clock menu more-arrow no yes mobile

Filed under:

Solving tanking with owner relegation

Don’t punish teams like Europe, keep the team and boot the owners!

Minnesota Twins v Kansas City Royals Photo by Ed Zurga/Getty Images

The Oakland A’s following the plot of the movie Major League so that they can move to Vegas has made me think about baseball differently as of late. It makes me grumpy when insanely rich people ruin a whole bunch of people’s days in the pursuit of yet more money that they don’t need. In general, I am also not a big fan of tanking for whatever reason. I understand it strategically, and when done right you can get great results like Houston or at least one good run if you are the Cubs. It is, however, a path that is brutal to take. Houston lost 106, 107, and 111 over a three-year span en rout to the becoming a juggernaut. It is also not a guarantee that it will work out, and it has gotten harder to do over time. My heart goes out to the Oakland faithful. I can’t imagine what it is like to see your team gutted of talent so that they can then take the team away from you entirely.

My pondering has led to a possibly stupid idea, but one that I kind of love. At various times I have heard people talk about relegation style fixes, but the European model of relegation would be impossible to implement and still has some downsides in the way it punishes fans. In that spirit, however, I have the ultimate solution. Instead of relegation for the team, I think we should have owner relegation. This will have to have some guardrails for sure, but the basic premise is that the team with the worst record in baseball each season gets sold to a new ownership group.

I will give a few basic guidelines, feel free to throw your ideas in the comments. Each city would have a pool of one or more ownership hopefuls waiting in line should their city’s team be the team that finishes 30th that season. That way fans know that the people who end up with the team won’t yank them out of the city. As long as people in the city are ready and able to own the team, it stays. Rules around when a team would be allowed to move would need some consideration. In any city with multiple interested ownership groups, the price of the sale would be a competitive bid. If there is only one interested party that can afford it, there would need to be an arbitration style process where the selling group and buying group put up numbers to then set up a third party who sets the eventual price. We want the owners to feel like they are getting a fair opportunity for a return so that they are all still interested and waiting in line to buy when the time comes.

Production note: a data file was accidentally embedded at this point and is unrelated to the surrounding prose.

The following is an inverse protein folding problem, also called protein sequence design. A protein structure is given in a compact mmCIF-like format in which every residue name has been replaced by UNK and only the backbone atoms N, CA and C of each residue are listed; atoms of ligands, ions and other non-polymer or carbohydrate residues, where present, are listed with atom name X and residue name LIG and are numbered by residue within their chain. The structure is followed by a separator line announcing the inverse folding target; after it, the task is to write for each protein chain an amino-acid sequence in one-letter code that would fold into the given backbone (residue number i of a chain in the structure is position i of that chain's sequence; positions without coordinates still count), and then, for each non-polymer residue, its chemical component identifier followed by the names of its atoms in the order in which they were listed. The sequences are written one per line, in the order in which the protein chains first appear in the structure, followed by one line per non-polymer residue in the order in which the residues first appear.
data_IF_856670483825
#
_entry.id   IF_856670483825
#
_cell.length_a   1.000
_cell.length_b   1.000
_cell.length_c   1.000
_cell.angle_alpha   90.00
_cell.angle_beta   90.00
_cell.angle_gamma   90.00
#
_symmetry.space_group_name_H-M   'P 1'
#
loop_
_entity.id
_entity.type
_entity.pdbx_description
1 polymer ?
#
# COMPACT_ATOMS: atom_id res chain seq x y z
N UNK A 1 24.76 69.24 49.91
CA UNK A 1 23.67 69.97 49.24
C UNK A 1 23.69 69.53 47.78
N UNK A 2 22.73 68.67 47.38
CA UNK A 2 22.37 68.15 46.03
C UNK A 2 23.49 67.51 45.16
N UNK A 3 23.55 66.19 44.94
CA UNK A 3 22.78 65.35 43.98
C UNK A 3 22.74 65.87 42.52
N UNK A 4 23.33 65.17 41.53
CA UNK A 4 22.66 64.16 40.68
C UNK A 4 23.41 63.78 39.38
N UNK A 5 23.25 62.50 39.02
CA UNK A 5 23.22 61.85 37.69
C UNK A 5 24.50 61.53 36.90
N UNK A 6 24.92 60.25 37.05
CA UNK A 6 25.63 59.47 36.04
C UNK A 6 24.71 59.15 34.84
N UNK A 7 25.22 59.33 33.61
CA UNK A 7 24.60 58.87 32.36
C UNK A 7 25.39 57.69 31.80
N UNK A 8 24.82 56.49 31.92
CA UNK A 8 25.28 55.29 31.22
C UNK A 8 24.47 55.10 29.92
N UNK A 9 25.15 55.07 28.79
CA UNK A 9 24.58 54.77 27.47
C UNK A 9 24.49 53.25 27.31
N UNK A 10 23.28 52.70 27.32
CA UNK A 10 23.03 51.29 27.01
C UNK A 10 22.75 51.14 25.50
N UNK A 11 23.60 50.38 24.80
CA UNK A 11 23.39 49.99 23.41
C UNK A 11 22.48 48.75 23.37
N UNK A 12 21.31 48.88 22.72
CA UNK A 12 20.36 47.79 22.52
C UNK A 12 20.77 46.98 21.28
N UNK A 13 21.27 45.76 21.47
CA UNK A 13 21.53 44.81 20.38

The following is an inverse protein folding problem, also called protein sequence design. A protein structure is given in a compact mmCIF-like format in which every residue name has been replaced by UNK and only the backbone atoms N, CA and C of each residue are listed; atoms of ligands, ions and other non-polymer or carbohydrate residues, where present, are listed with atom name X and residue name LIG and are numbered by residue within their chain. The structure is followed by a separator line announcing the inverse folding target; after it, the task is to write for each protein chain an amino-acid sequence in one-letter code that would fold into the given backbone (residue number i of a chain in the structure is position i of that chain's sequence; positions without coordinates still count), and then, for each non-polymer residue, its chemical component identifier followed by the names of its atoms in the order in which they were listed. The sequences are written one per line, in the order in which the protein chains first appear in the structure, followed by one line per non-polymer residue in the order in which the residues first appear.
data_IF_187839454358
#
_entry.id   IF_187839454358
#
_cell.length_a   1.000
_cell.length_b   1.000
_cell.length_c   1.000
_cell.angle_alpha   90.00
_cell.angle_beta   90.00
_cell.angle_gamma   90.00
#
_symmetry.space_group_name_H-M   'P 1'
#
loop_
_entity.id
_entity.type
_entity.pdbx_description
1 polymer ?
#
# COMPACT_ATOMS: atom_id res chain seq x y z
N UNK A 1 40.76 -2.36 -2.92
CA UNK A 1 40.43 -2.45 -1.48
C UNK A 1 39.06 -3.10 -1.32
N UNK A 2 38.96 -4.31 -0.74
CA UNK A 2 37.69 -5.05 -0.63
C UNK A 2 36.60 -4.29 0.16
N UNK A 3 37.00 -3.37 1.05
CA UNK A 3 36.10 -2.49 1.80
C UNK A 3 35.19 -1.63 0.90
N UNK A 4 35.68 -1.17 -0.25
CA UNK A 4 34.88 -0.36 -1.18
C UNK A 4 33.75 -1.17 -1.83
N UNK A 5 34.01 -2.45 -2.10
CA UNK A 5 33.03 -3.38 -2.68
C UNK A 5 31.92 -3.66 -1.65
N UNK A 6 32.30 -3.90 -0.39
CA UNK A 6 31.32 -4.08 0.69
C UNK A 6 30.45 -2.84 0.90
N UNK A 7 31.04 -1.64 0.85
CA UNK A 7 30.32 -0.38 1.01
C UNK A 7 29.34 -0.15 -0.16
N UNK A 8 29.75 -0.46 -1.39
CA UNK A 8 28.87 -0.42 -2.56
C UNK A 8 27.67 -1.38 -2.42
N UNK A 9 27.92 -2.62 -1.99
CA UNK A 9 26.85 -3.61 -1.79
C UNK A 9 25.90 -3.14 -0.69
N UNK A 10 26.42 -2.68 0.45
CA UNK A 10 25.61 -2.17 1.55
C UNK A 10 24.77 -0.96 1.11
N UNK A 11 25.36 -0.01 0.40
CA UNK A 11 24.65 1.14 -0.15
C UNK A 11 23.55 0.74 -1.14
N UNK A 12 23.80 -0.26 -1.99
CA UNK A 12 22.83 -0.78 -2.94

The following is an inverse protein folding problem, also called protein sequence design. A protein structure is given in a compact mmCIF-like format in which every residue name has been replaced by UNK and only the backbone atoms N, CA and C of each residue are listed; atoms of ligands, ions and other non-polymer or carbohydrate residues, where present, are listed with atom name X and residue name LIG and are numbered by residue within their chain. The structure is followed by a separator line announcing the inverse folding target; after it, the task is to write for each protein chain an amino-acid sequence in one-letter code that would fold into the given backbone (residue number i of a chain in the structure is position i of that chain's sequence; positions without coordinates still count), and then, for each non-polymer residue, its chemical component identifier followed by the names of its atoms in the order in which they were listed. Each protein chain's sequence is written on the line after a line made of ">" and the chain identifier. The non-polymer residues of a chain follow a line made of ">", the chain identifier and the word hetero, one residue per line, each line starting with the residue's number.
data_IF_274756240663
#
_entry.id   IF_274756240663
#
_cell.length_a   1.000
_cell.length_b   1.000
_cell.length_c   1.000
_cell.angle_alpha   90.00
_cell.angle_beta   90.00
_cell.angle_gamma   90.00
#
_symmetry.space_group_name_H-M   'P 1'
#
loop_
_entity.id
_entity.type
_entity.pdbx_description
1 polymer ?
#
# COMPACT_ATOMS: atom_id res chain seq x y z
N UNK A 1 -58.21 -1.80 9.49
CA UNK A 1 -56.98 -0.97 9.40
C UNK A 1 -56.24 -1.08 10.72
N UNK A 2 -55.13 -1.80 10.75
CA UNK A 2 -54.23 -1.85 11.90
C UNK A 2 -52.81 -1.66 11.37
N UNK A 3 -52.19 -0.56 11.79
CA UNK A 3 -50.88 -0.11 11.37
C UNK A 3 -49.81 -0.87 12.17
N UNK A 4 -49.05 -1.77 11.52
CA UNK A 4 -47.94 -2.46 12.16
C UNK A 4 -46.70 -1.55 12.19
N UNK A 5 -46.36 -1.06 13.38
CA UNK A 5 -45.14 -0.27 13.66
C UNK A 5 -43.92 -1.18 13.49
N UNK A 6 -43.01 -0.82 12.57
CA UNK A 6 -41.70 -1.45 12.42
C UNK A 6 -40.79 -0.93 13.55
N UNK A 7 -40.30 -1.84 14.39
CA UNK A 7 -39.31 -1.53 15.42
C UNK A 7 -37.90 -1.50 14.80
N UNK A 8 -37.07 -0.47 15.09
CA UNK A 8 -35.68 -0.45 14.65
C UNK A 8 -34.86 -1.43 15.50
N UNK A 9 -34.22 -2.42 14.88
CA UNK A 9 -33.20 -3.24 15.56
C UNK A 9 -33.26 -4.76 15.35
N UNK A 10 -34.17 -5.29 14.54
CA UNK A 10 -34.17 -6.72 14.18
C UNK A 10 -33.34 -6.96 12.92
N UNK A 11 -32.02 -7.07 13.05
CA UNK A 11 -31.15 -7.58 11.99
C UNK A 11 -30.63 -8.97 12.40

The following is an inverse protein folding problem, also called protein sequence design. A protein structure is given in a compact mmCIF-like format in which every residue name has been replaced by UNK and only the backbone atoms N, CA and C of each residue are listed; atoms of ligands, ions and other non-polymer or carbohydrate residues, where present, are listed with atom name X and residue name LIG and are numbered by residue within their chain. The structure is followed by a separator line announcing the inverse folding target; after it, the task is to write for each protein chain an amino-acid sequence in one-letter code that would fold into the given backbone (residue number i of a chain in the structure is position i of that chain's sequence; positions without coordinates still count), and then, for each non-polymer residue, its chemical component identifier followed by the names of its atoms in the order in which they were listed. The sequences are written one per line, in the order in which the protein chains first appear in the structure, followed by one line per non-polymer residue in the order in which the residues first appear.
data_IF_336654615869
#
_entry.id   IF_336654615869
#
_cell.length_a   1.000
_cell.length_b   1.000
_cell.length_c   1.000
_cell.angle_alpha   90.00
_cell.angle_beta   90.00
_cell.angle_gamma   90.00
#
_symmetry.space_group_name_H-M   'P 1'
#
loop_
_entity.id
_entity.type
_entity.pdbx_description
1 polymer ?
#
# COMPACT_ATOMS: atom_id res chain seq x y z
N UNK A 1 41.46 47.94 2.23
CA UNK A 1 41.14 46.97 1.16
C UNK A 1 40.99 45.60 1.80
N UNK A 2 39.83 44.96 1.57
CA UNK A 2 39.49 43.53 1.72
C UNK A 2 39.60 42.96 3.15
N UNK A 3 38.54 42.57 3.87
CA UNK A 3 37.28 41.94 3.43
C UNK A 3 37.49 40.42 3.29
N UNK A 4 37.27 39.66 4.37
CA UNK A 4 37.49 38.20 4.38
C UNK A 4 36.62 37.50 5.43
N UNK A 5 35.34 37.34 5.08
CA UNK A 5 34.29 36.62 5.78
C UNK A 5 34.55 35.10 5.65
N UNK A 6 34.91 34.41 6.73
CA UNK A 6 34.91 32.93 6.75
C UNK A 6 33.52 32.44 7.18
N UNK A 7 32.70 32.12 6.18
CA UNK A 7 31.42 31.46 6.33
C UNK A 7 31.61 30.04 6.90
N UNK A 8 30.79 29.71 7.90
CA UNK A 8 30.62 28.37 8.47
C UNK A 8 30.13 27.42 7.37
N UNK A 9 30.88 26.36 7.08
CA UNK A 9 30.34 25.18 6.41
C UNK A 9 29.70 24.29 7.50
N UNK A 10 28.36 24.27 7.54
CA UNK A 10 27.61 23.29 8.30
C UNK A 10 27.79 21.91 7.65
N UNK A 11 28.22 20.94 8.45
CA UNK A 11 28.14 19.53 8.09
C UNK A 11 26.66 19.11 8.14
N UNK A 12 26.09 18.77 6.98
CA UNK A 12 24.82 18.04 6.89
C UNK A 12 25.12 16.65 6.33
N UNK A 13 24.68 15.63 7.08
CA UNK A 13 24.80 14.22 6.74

My biggest concern about this proposal is how it would affect the in-season trade market. If your team is struggling and near the bottom, it would be much harder to trade away your talent if the owner thought it would lead to their ouster. This is where some refinement of the idea needs to come in. I love the idea of a billionaire owner getting tossed out on their keister because of inept team management. I don’t love the idea of there being no trade deadline moves or the ability to make your team better by trading short term for long. Possible solutions?

1. The last place team can avoid forced sale TEMPORARILY under certain conditions, for instance you don’t get immediately booted, but it puts you on a clock. If you don’t either make the playoffs or have a top 15 payroll in the next two years, then you are forced to sell. Finishing 30th again in that grace period forces automatic sale regardless of payroll.

2. Certain types of trades could offer immunity. For instance, home grown stars about to hit free agency being traded could buy you a year of not being in the running for last place, though the thresholds would need to be well defined. This could be hard to implement without negative externalities.

The other major negative I could see is that desperate teams might be forced to bring up prospects too soon and ruin their development. This is the opposite of the service time manipulation we see right now. I feel like the MLBPA could have a process to deal with this, or their could be limits on when players could jump to the majors. No one without a certain amount of AA time would be eligible or something along those lines.

We can think of more possible ways to make all of this work, but those are my ideas. Keeping trading as an option for building a team is very important, and I would really like to avoid something that would hurt the players overall. Is this a harebrained idea? Sure, but I still think it is a fun one. It is also impossible while the owners have an antitrust exemption. For once it would be nice to see the owners beholden to the city rather than the other way around.